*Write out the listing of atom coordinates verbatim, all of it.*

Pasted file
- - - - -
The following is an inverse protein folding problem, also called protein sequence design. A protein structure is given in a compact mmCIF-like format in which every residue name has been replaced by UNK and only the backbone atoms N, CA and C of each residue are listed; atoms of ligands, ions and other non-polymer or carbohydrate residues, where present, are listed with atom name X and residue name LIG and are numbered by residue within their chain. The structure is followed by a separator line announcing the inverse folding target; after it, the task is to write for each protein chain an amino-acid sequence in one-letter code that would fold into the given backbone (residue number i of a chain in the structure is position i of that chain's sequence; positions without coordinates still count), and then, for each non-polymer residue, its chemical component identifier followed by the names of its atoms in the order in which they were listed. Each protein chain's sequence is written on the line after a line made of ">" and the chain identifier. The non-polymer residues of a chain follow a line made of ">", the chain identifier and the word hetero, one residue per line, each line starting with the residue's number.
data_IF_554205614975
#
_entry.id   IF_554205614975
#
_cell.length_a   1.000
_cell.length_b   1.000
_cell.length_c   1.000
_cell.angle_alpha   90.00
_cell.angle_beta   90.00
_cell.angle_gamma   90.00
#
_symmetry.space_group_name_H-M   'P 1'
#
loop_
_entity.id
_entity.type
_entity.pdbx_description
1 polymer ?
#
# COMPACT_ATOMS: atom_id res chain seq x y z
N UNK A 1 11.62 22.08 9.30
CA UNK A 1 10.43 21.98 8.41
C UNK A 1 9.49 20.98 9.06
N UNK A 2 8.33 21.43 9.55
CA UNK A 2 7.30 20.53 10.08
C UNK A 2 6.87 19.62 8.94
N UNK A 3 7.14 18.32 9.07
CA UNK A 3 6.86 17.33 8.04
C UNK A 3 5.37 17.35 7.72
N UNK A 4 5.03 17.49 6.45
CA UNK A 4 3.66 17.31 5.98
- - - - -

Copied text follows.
The following is an inverse protein folding problem, also called protein sequence design. A protein structure is given in a compact mmCIF-like format in which every residue name has been replaced by UNK and only the backbone atoms N, CA and C of each residue are listed; atoms of ligands, ions and other non-polymer or carbohydrate residues, where present, are listed with atom name X and residue name LIG and are numbered by residue within their chain. The structure is followed by a separator line announcing the inverse folding target; after it, the task is to write for each protein chain an amino-acid sequence in one-letter code that would fold into the given backbone (residue number i of a chain in the structure is position i of that chain's sequence; positions without coordinates still count), and then, for each non-polymer residue, its chemical component identifier followed by the names of its atoms in the order in which they were listed. Each protein chain's sequence is written on the line after a line made of ">" and the chain identifier. The non-polymer residues of a chain follow a line made of ">", the chain identifier and the word hetero, one residue per line, each line starting with the residue's number.
data_IF_554205614975
#
_entry.id   IF_554205614975
#
_cell.length_a   1.000
_cell.length_b   1.000
_cell.length_c   1.000
_cell.angle_alpha   90.00
_cell.angle_beta   90.00
_cell.angle_gamma   90.00
#
_symmetry.space_group_name_H-M   'P 1'
#
loop_
_entity.id
_entity.type
_entity.pdbx_description
1 polymer ?
#
# COMPACT_ATOMS: atom_id res chain seq x y z
N UNK A 1 11.62 22.08 9.30
CA UNK A 1 10.43 21.98 8.41
C UNK A 1 9.49 20.98 9.06
N UNK A 2 8.33 21.43 9.55
CA UNK A 2 7.30 20.53 10.08
C UNK A 2 6.87 19.62 8.94
N UNK A 3 7.14 18.32 9.07
CA UNK A 3 6.86 17.33 8.04
C UNK A 3 5.37 17.35 7.72
N UNK A 4 5.03 17.49 6.45
CA UNK A 4 3.66 17.31 5.98